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Apple, Hollywood Honchos Put Heads Together

By Quinten Plummer
Sep 8, 2015 10:34 AM PT

Apple has been mulling a move to commission original programming for its Apple TV, and some of Hollywood's top decision makers have been helping the company plan its strategy, Variety reported last week.

Apple, Hollywood Honchos Put Heads Together

The Hollywood executives who tipped Variety didn't paint a cohesive picture of Apple's plans. Some described the conversations with the company as "flirtatious," while others claimed Apple wanted to set up content production divisions to crank out a steady flow of original programming for the Apple TV.

Roku and Netflix have dominated their respective sides of the market, hardware and software. Apple TV has been trading blows with Google's Chromecast and Amazon's Fire TV, but its content rivals would be YouTube and Prime Instant Video.

Original programming would allow Apple to compete on both fronts, while allowing it to rely less on its competitors' content distribution platforms. Exclusive content also would help the company differentiate Apple TV from the rest of the crowd of streaming devices and services, said Charles King, principal analyst for Pund-IT.

"Given the number of rumored false starts and stops around the [Apple TV], I suspect that might be the case," he told the E-Commerce Times. "If so, original content may be the only way Apple has to stand out from a mob of competitors."

Mob of Competitors

Apple CEO Tim Cook a year ago told PBS' Charlie Rose that TV hadn't evolved at the speed of life. Cagey as ever, Cook hinted that his company was brewing a new blend of TV. Having amassed more than 20 million users, it was time Apple started viewing cord-cutting and streaming as more than a hobby.

Television has been changing, and so has the fight for eyeballs, observed Andy Abramson, CEO of Comunicano. Along with disgruntled cord-cutters, Internet-native millenniums, many of whom are "cord-nevers," are driving the market for streaming media.

Apple's entrance into the content development arena could intensify the war currently waged mostly between Amazon and Netflix, he suggested.

This modern warfare may look a lot like past battles waged by established networks over rights to sports broadcasts, movies and first-run shows, Abramson said.

"For Apple, it puts them in a different class of content producer and distributor, further adding to the [over-the-top content] world that Netflix, Hulu and YipTv are all defining," he told the E-Commerce Times. "As for the Apple TV, it will give people one more reason to buy one."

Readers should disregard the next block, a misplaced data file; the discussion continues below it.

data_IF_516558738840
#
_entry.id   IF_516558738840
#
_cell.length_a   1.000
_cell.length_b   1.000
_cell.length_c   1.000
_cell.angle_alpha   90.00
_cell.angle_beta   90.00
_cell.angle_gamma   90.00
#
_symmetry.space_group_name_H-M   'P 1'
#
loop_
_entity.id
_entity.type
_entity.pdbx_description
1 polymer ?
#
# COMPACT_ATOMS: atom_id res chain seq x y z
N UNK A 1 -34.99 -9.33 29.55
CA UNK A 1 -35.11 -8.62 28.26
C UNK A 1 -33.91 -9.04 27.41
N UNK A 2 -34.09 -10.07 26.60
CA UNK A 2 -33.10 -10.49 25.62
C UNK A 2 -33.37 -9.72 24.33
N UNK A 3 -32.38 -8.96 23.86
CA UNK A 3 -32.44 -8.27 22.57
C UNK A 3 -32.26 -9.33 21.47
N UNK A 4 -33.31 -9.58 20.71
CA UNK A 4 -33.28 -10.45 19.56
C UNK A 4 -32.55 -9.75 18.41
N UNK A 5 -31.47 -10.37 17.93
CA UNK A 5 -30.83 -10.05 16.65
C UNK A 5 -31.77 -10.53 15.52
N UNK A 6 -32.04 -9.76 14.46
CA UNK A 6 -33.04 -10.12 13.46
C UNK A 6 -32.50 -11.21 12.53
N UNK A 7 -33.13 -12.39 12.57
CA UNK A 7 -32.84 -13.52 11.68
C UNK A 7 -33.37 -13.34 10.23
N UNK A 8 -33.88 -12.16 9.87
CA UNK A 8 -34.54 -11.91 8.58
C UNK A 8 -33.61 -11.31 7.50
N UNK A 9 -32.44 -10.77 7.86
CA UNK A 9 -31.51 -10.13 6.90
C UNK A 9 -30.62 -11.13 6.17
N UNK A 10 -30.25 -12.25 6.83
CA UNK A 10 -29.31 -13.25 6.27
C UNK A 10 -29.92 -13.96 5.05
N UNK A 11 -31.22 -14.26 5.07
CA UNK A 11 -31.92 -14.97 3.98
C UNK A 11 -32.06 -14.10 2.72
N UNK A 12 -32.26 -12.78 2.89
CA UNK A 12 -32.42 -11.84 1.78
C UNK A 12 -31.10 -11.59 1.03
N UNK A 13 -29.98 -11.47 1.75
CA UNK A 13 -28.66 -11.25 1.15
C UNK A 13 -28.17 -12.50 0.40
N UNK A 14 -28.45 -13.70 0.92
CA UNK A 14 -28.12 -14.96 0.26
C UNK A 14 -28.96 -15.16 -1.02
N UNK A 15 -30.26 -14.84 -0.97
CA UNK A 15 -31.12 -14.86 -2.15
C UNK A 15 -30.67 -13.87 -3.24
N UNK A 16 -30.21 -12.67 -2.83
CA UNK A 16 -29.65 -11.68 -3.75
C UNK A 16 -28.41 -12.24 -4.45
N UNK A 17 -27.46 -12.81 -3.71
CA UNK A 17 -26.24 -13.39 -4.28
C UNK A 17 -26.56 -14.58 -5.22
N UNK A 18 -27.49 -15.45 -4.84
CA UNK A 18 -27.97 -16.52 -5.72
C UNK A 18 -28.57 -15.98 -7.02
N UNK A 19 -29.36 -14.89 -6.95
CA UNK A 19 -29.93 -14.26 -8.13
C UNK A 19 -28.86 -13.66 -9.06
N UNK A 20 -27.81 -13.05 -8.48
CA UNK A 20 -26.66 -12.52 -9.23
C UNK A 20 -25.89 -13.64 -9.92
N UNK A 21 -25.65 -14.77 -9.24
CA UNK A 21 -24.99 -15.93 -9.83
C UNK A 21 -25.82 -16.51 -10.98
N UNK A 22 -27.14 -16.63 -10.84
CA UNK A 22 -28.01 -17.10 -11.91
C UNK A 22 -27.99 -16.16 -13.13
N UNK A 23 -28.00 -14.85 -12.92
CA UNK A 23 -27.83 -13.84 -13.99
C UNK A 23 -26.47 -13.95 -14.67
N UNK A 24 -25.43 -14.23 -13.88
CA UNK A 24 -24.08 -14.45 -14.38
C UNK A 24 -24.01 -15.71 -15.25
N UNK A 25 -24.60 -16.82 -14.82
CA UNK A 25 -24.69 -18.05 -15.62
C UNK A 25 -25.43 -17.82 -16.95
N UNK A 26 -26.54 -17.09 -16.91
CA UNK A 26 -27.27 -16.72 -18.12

Streaming Space Race

The Apple TV came in fourth, behind Amazon's Fire TV, Google's second-place Chromecast and Roku's pack-leading set-top devices, in Parks Associates' tally of streaming device sales in 2014. Amazon and Netflix have displayed some weaknesses, though.

Amazon has been focusing on disrupting the status quo in fashion similar to Apple's ecosystem- building strategy, according to Pund-IT's King, but in some cases, those bets have blown up in the company's face.

"Netflix has been a true disruptor, especially of conventional cable services, and has also done well with original programming," he pointed out, "which means the company will be squarely in Apple's crosshairs should rumors be true."

Despite displeasing cable companies with its popular original content and series revivals, Netflix can be overrun, said Ritch Blasi, president of MediaRitch.

Netflix doesn't "own the content, so while a wildly successful show like House of Cards is a big hit, Netflix could lose it to another streaming service," he told the E-Commerce Times. "Also,I believe their DVD sales are declining. "

Apple should set out a plan to develop its own content or partner with an organization that already does, Blasi suggested.

It certainly has the cash to do so, noted King.

"Given Apple's talent pool, competitive skills and cash hoard," he said, "that could place Netflix in a pretty uncomfortable position."


Quinten Plummer is a longtime technology reporter and an avid PC gamer who explored local news for a few years, covering law enforcement and government beats, before returning to writing about things run by ones and zeros and the people who make them. If it pushes pixels or improves lives, he wants to learn all he can about it.


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